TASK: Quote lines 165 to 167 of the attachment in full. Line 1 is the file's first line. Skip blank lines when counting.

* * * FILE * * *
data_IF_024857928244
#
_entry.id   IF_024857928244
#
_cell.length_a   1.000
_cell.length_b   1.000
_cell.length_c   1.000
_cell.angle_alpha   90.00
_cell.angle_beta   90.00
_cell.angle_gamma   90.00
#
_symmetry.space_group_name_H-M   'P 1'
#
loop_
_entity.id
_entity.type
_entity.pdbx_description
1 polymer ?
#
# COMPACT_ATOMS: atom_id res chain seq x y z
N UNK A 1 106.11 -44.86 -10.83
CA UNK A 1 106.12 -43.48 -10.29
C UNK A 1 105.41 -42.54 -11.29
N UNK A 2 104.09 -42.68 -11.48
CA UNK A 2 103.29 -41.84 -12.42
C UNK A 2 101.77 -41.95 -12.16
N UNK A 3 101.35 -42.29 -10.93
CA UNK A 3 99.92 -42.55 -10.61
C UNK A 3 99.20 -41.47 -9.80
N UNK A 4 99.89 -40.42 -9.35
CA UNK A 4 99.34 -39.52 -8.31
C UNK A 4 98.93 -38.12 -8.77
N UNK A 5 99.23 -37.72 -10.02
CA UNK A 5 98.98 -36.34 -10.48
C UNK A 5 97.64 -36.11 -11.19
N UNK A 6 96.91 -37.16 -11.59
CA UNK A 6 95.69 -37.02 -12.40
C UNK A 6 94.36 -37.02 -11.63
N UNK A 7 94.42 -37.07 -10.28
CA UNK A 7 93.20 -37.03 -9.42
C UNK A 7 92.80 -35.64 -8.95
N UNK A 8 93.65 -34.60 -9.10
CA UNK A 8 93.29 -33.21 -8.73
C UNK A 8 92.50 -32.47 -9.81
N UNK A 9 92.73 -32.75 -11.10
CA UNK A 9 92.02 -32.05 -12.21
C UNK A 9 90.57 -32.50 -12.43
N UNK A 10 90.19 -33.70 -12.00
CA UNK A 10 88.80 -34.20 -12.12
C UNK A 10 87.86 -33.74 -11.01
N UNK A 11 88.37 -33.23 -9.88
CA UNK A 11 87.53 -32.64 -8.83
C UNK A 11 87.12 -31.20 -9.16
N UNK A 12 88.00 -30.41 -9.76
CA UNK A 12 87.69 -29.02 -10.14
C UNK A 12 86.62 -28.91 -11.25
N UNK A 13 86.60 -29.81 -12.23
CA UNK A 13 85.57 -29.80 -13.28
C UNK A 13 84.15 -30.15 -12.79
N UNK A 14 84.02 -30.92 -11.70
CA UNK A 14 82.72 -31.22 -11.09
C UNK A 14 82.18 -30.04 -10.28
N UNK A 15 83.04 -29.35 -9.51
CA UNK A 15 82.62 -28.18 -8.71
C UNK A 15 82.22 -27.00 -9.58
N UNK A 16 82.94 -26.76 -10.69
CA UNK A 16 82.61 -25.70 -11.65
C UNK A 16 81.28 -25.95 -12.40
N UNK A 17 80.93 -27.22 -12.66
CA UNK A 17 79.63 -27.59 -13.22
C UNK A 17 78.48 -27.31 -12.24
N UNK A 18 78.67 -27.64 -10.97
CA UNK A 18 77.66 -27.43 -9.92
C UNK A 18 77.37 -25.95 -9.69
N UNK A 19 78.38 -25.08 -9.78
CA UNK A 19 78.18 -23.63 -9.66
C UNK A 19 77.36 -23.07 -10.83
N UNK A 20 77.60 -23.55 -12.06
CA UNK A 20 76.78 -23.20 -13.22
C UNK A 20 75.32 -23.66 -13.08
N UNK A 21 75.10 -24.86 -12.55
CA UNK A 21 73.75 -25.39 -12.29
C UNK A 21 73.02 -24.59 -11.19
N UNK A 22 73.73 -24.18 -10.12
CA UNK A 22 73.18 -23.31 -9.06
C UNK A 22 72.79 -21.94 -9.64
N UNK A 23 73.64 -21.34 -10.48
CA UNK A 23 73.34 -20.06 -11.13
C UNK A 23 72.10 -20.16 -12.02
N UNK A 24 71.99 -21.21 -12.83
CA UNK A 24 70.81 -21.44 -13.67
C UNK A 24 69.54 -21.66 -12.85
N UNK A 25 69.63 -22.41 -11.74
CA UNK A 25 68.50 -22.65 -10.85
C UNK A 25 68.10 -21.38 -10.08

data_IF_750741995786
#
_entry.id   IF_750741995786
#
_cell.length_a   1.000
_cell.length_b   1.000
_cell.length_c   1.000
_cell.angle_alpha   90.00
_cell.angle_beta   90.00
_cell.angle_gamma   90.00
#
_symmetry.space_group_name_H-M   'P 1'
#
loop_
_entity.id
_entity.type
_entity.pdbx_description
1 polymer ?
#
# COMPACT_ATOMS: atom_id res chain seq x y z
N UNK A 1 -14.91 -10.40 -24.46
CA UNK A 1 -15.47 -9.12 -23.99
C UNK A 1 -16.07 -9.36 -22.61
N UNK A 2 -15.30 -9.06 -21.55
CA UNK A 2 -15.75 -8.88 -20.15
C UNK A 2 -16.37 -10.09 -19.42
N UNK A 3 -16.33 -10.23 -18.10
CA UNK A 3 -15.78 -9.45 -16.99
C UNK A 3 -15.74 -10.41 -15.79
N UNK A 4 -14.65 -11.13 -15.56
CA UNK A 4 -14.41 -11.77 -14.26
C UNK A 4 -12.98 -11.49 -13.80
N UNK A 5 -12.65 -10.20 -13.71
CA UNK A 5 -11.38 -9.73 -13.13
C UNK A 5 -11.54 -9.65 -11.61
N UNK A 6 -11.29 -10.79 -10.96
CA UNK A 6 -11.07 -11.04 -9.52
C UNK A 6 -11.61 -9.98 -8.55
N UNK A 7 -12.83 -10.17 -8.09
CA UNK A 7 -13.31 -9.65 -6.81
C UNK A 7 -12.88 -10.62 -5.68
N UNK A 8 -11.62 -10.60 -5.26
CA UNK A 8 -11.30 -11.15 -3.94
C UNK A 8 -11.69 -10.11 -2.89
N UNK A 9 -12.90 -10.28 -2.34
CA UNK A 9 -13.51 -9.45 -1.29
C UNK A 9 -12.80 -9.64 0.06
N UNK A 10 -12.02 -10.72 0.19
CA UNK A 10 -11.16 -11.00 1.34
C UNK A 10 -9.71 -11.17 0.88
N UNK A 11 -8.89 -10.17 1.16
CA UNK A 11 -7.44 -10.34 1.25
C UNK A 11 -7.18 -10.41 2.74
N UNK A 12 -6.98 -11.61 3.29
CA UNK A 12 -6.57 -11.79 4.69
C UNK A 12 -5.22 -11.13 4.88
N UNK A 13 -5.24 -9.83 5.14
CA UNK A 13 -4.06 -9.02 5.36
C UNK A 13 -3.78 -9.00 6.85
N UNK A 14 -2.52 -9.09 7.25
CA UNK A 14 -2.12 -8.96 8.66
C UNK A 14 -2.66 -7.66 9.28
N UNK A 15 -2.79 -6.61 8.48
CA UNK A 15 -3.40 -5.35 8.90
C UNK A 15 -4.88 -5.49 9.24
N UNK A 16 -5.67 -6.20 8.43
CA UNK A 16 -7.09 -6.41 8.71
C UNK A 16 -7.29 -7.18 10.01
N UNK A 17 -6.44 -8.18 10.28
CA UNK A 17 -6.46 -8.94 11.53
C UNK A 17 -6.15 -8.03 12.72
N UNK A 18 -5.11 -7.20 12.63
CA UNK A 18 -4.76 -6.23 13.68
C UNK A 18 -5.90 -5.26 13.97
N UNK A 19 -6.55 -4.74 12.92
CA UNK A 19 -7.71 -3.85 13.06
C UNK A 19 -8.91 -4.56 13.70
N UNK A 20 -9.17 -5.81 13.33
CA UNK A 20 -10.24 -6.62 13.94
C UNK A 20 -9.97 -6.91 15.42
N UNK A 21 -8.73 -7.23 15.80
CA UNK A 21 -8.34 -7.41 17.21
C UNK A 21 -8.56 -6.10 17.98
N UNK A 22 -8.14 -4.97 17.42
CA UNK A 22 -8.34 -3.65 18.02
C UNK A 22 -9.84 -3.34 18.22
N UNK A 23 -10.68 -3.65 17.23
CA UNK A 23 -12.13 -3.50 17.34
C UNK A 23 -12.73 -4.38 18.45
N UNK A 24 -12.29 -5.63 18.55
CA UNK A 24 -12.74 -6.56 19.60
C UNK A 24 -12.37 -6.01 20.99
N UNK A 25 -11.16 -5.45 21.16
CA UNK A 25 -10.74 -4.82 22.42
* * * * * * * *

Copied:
CA UNK A 17 -6.46 -8.94 11.53
C UNK A 17 -6.15 -8.03 12.72
N UNK A 18 -5.11 -7.20 12.63